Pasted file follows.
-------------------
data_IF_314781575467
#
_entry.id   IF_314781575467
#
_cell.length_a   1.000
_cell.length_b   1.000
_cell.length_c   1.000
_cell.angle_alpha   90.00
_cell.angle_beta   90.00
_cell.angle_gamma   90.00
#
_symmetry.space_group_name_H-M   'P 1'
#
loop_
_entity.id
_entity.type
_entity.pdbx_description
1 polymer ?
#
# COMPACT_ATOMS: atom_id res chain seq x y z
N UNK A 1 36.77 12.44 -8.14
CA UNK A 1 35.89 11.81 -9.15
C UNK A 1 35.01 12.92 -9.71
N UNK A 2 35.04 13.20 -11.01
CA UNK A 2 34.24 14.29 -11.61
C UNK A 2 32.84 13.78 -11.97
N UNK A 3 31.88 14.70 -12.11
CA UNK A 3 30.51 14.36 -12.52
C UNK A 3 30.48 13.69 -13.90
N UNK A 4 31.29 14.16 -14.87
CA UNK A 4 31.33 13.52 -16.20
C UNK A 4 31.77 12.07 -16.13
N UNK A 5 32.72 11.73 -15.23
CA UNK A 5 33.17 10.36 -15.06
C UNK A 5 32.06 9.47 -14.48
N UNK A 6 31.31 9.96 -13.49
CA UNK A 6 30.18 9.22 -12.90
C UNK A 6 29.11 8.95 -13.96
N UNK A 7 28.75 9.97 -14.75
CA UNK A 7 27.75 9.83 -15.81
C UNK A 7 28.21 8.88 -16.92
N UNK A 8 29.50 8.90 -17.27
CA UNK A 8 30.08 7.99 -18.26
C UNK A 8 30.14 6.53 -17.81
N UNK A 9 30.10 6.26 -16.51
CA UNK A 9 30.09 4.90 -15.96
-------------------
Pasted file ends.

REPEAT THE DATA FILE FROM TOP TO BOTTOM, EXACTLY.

data_IF_314781575467
#
_entry.id   IF_314781575467
#
_cell.length_a   1.000
_cell.length_b   1.000
_cell.length_c   1.000
_cell.angle_alpha   90.00
_cell.angle_beta   90.00
_cell.angle_gamma   90.00
#
_symmetry.space_group_name_H-M   'P 1'
#
loop_
_entity.id
_entity.type
_entity.pdbx_description
1 polymer ?
#
# COMPACT_ATOMS: atom_id res chain seq x y z
N UNK A 1 36.77 12.44 -8.14
CA UNK A 1 35.89 11.81 -9.15
C UNK A 1 35.01 12.92 -9.71
N UNK A 2 35.04 13.20 -11.01
CA UNK A 2 34.24 14.29 -11.61
C UNK A 2 32.84 13.78 -11.97
N UNK A 3 31.88 14.70 -12.11
CA UNK A 3 30.51 14.36 -12.52
C UNK A 3 30.48 13.69 -13.90
N UNK A 4 31.29 14.16 -14.87
CA UNK A 4 31.33 13.52 -16.20
C UNK A 4 31.77 12.07 -16.13
N UNK A 5 32.72 11.73 -15.23
CA UNK A 5 33.17 10.36 -15.06
C UNK A 5 32.06 9.47 -14.48
N UNK A 6 31.31 9.96 -13.49
CA UNK A 6 30.18 9.22 -12.90
C UNK A 6 29.11 8.95 -13.96
N UNK A 7 28.75 9.97 -14.75
CA UNK A 7 27.75 9.83 -15.81
C UNK A 7 28.21 8.88 -16.92
N UNK A 8 29.50 8.90 -17.27
CA UNK A 8 30.08 7.99 -18.26
C UNK A 8 30.14 6.53 -17.81
N UNK A 9 30.10 6.26 -16.51
CA UNK A 9 30.09 4.90 -15.96